Our tree this week is the myrtle, sacred to Aphrodite. Myrtle trees were planted in Aphrodite’s temple gardens and shrines, and she is often depicted with a myrtle crown, sprig or wreath. Most people are familiar with Aphrodite as the Greek goddess of love, beauty and sex. Aphrodite is guardian of the gates of birth and death, symbolized by the vagina. As poets well know, myrtle rhymes with girdle, and Aphrodite has a very famous and coveted girdle that she sometimes lends to other goddesses. This is not the modern girdle that restricts breathing; this is a belt tied around the waist that makes the wearer sexually irresistible.
Aphrodite’s myrtle is the Common Myrtle, a small, leafy evergreen native to Asia minor and southern Europe that grows well in dry, slightly alkaline soil. It is not closely related to the Crêpe Myrtle, a tree native to India that was planted in the Carolinas and escaped into the wild, nor is it related to the Honey Myrtle or Lemon Myrtle, both of Australia, which are becoming increasingly important in herbal medicine.
With any tree sacred to a goddess it is important to examine whether it has a special relationship to the bee. Bees were highly regarded by ancient peoples, not only because they provide honey and pollination, but because like humans they live in highly organized communities. Goddesses of love and beauty are likely to be linked with bees, and Aphrodite is no exception. Aphrodite’s myrtle nymphs raised the God Aesacus, god of beekeeping and other cottage industries like olive curing and cheesemaking. Bees flock to the myrtle tree, and as a late blooming tree it is important in honey production. Pollen collected in the spring is used for the hive’s immediate needs, while pollen collected late in the year becomes surplus honey for the dormant period. A portion of this honey is harvested by the beekeeper. Myrtle honey, once important for food and medicinal uses, is an uncommon commercial honey today.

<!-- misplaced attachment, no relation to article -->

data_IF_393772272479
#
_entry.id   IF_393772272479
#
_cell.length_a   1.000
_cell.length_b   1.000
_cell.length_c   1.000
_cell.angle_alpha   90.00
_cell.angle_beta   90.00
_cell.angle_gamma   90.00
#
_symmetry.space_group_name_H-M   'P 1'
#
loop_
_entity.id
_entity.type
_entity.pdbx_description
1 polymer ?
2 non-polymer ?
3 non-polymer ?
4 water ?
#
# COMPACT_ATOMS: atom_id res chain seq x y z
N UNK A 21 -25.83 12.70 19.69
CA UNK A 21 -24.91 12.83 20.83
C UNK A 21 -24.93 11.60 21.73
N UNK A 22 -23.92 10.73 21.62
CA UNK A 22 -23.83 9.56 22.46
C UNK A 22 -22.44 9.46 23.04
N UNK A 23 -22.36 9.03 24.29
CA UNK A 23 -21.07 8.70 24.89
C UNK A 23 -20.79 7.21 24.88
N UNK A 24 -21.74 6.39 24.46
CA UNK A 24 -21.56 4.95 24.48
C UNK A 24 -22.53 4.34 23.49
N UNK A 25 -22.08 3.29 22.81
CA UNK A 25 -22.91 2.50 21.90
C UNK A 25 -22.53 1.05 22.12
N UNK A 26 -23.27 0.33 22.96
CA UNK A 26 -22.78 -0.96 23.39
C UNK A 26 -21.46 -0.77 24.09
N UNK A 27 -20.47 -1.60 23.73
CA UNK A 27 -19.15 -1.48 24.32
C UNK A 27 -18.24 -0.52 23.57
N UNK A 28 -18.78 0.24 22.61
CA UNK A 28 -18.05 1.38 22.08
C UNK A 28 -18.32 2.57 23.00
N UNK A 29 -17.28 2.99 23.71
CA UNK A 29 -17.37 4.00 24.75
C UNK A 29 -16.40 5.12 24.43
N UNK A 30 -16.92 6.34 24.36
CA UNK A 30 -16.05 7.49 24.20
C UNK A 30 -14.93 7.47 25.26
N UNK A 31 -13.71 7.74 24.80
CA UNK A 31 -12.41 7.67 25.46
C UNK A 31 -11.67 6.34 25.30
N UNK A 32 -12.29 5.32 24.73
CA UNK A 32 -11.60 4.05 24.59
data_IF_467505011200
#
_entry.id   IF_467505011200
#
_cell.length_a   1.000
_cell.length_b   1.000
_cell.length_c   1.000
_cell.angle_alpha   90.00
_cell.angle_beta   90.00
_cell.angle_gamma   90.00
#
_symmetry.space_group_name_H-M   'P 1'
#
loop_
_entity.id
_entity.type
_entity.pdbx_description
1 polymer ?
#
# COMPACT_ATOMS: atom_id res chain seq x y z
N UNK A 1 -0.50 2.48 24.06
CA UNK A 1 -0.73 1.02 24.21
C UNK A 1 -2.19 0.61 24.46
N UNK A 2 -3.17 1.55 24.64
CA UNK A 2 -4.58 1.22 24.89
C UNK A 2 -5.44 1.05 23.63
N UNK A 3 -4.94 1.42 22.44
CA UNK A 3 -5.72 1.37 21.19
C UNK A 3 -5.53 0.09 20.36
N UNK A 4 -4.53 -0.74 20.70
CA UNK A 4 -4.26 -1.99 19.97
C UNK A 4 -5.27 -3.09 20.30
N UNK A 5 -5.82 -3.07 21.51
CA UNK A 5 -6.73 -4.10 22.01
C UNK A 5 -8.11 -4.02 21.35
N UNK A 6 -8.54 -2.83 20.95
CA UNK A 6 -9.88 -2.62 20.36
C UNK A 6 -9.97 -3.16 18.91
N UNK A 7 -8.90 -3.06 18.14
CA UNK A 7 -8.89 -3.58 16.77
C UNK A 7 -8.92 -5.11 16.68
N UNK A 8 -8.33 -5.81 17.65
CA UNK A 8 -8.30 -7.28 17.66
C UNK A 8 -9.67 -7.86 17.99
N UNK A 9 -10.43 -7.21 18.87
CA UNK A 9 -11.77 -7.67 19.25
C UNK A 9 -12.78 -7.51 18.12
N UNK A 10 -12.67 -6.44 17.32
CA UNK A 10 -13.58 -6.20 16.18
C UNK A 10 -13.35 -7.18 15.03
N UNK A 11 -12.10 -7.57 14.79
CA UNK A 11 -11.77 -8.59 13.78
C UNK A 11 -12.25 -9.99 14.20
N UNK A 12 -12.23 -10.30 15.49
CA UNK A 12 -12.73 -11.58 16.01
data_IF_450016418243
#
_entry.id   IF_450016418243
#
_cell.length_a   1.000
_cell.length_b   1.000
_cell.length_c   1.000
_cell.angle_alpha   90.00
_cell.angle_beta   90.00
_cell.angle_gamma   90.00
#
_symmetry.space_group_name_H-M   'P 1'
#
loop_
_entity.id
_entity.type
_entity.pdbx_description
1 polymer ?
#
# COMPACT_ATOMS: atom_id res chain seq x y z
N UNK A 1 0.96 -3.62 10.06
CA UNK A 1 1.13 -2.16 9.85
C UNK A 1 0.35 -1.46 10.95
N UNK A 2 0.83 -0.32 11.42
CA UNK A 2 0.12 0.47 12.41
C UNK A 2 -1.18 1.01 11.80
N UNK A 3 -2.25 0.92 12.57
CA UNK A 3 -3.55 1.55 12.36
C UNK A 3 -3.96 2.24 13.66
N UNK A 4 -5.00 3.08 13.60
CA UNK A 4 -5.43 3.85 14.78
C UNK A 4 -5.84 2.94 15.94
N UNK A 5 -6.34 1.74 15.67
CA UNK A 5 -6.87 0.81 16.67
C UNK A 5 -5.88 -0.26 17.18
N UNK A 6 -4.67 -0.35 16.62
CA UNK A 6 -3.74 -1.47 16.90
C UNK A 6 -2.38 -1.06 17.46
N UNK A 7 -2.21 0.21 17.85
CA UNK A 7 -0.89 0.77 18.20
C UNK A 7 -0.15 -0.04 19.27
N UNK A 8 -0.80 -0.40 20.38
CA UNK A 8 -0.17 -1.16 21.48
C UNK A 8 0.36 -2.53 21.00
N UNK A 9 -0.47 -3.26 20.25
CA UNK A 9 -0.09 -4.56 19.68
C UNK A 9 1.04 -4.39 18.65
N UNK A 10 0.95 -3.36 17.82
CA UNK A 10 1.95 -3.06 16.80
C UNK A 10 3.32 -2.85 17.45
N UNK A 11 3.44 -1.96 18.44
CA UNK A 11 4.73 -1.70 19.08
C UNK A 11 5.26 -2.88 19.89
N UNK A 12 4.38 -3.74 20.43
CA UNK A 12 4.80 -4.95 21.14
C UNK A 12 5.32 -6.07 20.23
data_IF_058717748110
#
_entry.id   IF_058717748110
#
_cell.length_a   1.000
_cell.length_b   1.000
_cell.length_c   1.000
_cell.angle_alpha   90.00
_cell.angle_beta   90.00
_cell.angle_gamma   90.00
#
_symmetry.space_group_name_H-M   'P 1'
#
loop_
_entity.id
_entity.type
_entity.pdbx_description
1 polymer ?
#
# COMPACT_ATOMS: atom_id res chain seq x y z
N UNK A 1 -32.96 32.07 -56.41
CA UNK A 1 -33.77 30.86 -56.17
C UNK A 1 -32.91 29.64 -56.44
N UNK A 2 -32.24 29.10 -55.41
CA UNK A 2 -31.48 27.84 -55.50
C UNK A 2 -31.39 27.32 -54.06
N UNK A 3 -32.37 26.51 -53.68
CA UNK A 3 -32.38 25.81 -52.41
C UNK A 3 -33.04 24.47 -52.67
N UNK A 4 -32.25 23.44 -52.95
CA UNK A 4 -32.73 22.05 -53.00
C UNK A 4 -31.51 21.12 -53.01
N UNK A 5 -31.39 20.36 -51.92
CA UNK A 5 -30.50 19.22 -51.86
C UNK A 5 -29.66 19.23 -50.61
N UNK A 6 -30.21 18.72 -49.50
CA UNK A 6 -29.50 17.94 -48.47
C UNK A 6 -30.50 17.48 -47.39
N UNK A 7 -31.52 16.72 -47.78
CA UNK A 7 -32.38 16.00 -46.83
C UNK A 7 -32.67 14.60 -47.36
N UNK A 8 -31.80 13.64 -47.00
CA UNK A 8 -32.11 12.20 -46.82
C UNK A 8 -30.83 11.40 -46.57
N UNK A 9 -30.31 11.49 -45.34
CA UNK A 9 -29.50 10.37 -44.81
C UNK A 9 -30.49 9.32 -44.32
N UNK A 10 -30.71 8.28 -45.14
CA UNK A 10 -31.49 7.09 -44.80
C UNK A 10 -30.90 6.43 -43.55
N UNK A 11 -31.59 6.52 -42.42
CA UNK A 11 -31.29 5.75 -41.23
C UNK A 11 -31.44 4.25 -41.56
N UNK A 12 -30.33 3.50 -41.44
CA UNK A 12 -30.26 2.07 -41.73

You would expect the flowers of the myrtle to be odoriferous, considering its attractiveness to bees, but the leaves and the bark are also highly fragrant. The tree was used in ancient times to make perfume. The leaves and the ripe berries have a strong taste, reportedly similar to allspice, and they were used as a seasoning. This is significant because Aphrodite – like that other love god, Krishna – disapproves of garlic, and other seasonings must be substituted to flavor dishes at her festivals.
The myrtle’s association with Aphrodite made sprigs an important component in bridal bouquets in Victorian times. In some Ukrainian weddings, myrtle wreaths are held above the heads of the bride and groom. In Greece myrtle boughs were used in funerary ceremonies, and the myrtle wreath had a place in the Eleusinian rites, which were an exploration of the mysteries of death and rebirth.
Varieties of myrtle are usually planted as ornamental trees and shrubs, prized for their attractiveness and fragrance. The Common Myrtle is seldom used medicinally today, but classical texts indicate that it was once a standard treatment for a number of conditions. Myrtle is no longer a popular girls’ name, but it was well favored in the 1800’s, probably by mothers with a romantic nature. Apparently parents abandoned the name because the Myrtle girls were subjected to too much rhyming. (Fertile Myrtle has a turtle; jumps the hurdle in her girdle.)
Though the myrtle is not the popular tree it once was, any well-stocked occult store will carry the essential oil or the leaf. Be sure not to confuse true myrtle (Myrtus communis)with oil of Honey Myrtle or Lemon Myrtle, which are different trees.
Graves, Robert. The Greek Myths. London: Penquin Books, 1960.
Plants for a Future. Myrtus communis – L.
Powell, Cornelia. Queen Victoria’s Wedding Bouquet and the Legend of the Royal Myrtles.
Theoi. Flora 2: Plants of Greek Myth.
Weddings at Soyuzivka. Ukrainian Wedding Traditions.
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